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Healthier Friendships | Mental Health | Meera Lee Patel
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A Guide to Healthier Friendships

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For the March/April issue of Spirituality & Health magazine, I wrote a visual essay on creating healthier friendships. Below are some of the guidelines I follow when considering and taking stock of my friendships (which I do regularly) and deciding how to best nurture, heal, or help them along.

Meera Lee Patel in April/May issue of Spirituality and Health, A Guide to Healthier Friendships

1. Nourish and nurture your existing friendships to ensure they remain healthy and grow strong. Friendships require: Attention and effort. It's not always easy to pick up the phone or take a drive to see a friend, but friendships thrive when both sides feel seen, cared for, and loved. 

Mutual trust, respect, and honest communication. When a friend is talking to you, practice listening without judgment, asking them what they need in the moment, and forgiving when necessary. Ask for what you need.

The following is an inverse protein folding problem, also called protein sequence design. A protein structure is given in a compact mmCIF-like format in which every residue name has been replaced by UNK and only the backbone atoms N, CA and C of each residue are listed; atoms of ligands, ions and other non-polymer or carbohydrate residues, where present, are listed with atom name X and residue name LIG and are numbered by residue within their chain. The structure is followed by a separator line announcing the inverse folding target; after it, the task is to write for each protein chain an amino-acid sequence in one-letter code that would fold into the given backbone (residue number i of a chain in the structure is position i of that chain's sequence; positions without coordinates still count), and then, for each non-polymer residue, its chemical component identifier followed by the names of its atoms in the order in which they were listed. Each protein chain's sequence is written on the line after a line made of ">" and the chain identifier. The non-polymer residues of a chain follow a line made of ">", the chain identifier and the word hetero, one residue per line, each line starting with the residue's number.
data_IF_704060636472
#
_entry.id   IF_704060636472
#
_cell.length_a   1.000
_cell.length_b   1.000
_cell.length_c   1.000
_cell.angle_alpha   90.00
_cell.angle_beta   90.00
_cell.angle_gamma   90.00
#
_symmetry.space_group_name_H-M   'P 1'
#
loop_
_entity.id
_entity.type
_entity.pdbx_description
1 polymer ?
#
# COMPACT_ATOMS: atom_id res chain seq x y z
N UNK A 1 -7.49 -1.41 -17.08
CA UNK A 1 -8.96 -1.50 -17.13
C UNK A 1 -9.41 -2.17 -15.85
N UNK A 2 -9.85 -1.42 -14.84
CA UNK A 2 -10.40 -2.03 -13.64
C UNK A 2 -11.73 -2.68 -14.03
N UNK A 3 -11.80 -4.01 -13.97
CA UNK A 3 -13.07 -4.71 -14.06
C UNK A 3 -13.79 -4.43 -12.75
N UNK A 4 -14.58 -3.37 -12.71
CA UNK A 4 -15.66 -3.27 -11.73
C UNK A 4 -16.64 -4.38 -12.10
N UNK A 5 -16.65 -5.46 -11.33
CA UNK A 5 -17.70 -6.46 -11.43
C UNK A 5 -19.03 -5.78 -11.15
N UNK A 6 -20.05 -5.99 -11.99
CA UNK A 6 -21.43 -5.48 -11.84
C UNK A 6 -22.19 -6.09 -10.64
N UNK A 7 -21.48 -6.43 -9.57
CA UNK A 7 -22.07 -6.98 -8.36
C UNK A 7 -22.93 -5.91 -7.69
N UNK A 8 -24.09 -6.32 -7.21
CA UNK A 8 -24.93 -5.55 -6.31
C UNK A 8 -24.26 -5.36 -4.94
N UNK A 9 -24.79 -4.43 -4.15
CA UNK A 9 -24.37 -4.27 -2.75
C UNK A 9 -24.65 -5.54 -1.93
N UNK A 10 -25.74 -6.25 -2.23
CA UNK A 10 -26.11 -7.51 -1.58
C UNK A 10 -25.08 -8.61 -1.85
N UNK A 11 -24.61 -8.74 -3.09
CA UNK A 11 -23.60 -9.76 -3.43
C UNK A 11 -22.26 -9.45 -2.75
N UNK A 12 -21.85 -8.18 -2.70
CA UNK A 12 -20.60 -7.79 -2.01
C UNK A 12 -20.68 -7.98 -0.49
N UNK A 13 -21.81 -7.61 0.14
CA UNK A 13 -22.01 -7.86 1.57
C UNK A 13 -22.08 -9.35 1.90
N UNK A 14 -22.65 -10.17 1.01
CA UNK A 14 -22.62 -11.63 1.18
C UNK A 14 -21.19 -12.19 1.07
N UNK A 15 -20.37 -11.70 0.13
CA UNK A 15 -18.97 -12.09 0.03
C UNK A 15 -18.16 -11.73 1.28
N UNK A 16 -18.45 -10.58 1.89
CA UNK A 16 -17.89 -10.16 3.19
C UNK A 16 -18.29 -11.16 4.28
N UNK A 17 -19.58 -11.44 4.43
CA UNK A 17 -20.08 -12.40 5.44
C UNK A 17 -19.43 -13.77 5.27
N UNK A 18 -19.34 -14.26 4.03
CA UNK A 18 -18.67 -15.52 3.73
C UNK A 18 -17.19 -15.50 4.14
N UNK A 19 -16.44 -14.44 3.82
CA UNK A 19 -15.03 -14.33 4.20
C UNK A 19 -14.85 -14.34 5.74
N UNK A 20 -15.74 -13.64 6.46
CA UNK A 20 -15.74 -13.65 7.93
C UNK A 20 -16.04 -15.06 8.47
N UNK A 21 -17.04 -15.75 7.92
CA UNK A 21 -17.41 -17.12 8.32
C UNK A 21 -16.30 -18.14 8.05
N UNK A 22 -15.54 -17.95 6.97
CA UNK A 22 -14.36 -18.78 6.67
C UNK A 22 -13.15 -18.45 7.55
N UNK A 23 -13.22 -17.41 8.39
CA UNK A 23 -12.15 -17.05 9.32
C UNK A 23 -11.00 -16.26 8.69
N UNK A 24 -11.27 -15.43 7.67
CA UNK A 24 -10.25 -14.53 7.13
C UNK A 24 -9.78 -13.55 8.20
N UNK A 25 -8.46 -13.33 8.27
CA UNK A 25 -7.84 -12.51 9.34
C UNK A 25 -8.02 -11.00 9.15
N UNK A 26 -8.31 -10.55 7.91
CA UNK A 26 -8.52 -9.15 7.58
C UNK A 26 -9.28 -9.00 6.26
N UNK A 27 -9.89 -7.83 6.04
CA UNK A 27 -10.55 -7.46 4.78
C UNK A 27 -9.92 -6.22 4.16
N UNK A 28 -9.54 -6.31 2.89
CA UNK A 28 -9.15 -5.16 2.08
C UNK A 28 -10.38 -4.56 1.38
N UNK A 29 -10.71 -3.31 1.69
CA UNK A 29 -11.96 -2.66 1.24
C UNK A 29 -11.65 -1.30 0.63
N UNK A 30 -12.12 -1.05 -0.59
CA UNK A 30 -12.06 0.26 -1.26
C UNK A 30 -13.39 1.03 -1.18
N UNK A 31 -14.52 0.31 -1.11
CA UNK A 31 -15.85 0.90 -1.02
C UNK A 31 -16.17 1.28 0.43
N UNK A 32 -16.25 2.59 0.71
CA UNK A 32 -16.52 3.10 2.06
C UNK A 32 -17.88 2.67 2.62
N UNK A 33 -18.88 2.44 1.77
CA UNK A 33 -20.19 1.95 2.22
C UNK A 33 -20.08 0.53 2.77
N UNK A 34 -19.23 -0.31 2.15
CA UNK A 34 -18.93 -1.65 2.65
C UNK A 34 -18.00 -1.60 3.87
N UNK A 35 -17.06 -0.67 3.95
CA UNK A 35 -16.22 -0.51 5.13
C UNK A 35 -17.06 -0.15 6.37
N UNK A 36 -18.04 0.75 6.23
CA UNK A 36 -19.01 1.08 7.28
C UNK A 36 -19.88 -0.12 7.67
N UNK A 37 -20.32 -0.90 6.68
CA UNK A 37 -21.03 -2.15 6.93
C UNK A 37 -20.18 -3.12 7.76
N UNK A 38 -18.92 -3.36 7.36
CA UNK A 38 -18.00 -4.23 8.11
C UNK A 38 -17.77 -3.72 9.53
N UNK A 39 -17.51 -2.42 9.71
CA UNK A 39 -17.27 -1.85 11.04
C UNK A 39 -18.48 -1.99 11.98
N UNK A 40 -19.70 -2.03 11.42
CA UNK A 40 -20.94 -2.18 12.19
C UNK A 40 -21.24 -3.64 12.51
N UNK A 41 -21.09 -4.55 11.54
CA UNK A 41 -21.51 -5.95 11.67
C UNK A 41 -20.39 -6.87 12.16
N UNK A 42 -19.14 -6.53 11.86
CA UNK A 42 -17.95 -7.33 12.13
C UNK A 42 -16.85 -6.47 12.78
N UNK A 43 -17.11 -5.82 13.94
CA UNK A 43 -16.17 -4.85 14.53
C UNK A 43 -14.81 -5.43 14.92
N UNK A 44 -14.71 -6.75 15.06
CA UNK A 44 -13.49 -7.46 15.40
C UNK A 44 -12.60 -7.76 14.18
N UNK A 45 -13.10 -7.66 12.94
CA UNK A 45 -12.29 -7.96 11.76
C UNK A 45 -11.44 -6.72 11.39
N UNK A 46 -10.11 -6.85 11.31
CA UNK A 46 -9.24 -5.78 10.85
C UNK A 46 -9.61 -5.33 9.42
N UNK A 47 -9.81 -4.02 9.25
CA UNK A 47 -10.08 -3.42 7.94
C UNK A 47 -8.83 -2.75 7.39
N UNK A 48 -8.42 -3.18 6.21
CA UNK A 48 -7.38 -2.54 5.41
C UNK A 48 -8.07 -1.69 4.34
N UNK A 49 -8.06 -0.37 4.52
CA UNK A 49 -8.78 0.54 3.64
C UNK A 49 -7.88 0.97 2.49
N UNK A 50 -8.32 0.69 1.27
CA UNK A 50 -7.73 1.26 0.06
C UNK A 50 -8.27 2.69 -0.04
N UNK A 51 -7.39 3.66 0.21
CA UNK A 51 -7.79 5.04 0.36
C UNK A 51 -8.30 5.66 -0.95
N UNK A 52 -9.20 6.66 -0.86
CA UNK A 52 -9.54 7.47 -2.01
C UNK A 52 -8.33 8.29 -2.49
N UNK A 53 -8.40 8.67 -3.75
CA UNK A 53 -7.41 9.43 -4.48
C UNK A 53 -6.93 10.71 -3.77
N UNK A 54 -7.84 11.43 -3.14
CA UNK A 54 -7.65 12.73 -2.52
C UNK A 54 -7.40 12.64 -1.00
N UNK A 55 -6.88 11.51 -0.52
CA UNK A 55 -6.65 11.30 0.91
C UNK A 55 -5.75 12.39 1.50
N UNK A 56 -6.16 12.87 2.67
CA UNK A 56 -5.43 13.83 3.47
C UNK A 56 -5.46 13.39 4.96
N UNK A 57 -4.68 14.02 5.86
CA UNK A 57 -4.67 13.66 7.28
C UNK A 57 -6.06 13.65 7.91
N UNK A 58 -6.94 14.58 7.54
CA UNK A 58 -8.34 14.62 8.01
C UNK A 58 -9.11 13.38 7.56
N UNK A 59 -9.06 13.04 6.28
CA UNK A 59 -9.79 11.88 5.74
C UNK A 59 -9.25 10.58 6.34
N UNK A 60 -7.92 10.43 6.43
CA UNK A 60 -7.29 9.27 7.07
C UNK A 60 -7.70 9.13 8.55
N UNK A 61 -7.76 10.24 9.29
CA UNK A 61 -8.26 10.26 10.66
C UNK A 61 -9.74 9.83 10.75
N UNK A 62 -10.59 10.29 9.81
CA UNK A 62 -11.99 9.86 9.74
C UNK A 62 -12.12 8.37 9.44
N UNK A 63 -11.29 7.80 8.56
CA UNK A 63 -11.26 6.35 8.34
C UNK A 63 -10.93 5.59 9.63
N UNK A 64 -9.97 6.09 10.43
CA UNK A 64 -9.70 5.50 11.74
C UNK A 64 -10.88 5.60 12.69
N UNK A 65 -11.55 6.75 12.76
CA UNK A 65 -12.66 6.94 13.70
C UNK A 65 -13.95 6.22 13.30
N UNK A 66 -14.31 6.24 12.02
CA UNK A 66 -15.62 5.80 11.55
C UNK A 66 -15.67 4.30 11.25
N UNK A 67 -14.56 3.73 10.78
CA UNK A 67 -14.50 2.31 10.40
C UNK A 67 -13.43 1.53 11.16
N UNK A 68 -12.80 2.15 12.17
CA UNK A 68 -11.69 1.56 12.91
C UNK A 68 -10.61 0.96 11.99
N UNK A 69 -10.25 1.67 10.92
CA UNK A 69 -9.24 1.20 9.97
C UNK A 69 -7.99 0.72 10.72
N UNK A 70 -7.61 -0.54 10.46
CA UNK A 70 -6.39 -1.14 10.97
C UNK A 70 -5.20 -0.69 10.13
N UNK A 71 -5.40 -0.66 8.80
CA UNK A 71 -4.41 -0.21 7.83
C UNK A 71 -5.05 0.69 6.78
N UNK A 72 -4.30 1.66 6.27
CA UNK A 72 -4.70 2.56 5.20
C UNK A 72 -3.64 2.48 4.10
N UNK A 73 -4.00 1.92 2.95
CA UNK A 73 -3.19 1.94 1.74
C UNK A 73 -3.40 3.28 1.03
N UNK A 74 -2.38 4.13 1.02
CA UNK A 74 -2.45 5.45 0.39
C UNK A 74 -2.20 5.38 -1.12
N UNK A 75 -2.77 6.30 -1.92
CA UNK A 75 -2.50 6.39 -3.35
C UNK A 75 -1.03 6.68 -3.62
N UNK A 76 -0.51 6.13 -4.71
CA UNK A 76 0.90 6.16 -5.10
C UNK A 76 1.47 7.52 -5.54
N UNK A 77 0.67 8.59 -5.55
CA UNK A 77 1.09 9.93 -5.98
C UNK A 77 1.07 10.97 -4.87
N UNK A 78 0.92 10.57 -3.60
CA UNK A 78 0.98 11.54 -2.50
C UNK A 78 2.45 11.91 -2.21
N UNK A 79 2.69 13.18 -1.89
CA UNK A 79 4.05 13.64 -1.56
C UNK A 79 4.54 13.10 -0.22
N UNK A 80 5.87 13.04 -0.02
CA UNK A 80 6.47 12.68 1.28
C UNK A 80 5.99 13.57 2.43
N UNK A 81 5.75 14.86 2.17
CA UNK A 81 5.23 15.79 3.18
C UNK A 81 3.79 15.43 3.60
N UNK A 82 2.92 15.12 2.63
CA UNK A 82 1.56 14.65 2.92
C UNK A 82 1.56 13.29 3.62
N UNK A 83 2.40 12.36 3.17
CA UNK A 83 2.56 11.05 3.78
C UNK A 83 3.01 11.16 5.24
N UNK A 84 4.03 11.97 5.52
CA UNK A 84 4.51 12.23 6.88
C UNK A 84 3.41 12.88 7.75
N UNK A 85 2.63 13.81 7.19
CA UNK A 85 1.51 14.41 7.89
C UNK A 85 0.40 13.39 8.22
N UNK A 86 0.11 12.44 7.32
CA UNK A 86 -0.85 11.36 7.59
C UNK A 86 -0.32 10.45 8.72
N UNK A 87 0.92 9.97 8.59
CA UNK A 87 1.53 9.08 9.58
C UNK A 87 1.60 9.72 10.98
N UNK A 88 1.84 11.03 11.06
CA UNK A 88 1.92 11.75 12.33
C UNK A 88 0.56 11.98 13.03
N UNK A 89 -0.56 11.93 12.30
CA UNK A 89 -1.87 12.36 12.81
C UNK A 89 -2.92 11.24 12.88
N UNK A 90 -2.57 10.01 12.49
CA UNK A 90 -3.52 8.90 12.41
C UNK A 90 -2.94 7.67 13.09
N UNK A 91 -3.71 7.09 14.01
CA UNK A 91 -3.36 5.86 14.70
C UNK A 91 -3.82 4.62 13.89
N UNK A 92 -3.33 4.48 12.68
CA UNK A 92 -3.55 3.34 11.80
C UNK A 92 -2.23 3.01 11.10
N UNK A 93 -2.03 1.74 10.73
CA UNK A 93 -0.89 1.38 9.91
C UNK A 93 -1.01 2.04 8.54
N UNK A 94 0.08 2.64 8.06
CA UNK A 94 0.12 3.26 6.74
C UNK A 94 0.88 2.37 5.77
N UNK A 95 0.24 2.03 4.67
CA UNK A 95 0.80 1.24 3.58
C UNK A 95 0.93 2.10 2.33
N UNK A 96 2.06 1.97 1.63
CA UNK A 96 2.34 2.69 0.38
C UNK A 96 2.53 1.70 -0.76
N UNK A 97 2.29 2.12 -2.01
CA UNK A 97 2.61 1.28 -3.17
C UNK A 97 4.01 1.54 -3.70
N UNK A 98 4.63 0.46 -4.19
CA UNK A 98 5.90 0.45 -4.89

Meaning and intimacy. A friendships grows deeper when both people show up and share themselves. For many of us, this is a practice. Work on building trust and honesty in your friendship so you both feel safe being vulnerable.

2. Plant seeds for the relationships you want to have. If there are people in your life you'd like to have more meaningful friendships with, take time to identify them. If there aren't, put yourself in an environment where you can meet them (a book club, community potluck, or yoga class are some examples). When you spend time together, actively get to know the other person: Ask questions about their lives, allow them to open up, and be vulnerable and honest in return. 

3. Cull unhealthy or toxic friendships.

Not every friendship will work out or be a healthy one. All friendships go through ups and downs, but some might just never feel right. Learn to identify emotionally-draining friendships and cull them, leaving room for mutually respectful, healthy friendships to bloom. 

Ask yourself: How do I feel after I spend time with this person? Does this person see me for who I am? Do I feel safe opening up to them? Do I feel connected to them? Do I trust that they want the best for me?